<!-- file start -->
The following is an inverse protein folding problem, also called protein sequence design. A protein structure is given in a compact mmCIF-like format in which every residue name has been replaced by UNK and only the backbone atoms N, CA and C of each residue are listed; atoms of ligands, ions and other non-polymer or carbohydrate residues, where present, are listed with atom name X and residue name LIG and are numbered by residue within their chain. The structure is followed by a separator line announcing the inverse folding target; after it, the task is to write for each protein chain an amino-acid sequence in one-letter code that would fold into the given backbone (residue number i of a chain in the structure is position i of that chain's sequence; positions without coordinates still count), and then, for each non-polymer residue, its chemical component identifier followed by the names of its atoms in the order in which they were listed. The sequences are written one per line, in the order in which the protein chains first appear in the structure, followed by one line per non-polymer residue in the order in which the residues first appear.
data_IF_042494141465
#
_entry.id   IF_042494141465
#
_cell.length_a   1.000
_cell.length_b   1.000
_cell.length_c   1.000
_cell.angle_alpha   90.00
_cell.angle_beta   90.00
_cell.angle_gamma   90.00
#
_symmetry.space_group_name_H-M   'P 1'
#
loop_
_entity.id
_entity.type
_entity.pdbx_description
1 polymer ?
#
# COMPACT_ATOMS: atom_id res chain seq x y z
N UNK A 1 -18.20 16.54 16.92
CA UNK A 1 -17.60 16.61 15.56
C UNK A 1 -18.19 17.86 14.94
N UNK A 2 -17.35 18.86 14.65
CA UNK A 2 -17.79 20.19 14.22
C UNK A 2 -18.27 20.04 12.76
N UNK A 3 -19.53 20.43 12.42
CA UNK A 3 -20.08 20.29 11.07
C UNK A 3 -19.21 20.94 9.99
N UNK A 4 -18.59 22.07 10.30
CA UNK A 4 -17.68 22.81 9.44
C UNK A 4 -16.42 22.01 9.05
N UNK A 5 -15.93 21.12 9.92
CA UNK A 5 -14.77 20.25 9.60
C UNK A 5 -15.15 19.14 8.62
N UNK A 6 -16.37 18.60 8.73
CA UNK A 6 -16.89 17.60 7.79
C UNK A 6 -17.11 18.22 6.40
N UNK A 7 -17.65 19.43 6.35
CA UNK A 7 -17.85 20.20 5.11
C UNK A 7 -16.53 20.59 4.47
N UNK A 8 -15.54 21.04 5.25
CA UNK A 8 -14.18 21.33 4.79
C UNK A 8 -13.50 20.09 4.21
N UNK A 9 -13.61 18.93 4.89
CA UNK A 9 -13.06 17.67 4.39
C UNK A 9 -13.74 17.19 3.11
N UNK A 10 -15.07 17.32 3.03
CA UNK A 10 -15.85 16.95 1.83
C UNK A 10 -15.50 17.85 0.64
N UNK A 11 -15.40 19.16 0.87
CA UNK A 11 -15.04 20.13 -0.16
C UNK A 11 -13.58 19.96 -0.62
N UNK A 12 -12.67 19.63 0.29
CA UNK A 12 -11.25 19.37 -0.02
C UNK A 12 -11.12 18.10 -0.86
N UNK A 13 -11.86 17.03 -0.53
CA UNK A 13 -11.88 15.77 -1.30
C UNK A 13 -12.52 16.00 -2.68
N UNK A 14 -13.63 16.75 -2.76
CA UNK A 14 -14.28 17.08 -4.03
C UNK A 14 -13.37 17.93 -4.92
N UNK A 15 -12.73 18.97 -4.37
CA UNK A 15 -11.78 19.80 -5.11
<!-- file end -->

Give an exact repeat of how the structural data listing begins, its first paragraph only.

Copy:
The following is an inverse protein folding problem, also called protein sequence design. A protein structure is given in a compact mmCIF-like format in which every residue name has been replaced by UNK and only the backbone atoms N, CA and C of each residue are listed; atoms of ligands, ions and other non-polymer or carbohydrate residues, where present, are listed with atom name X and residue name LIG and are numbered by residue within their chain. The structure is followed by a separator line announcing the inverse folding target; after it, the task is to write for each protein chain an amino-acid sequence in one-letter code that would fold into the given backbone (residue number i of a chain in the structure is position i of that chain's sequence; positions without coordinates still count), and then, for each non-polymer residue, its chemical component identifier followed by the names of its atoms in the order in which they were listed. The sequences are written one per line, in the order in which the protein chains first appear in the structure, followed by one line per non-polymer residue in the order in which the residues first appear.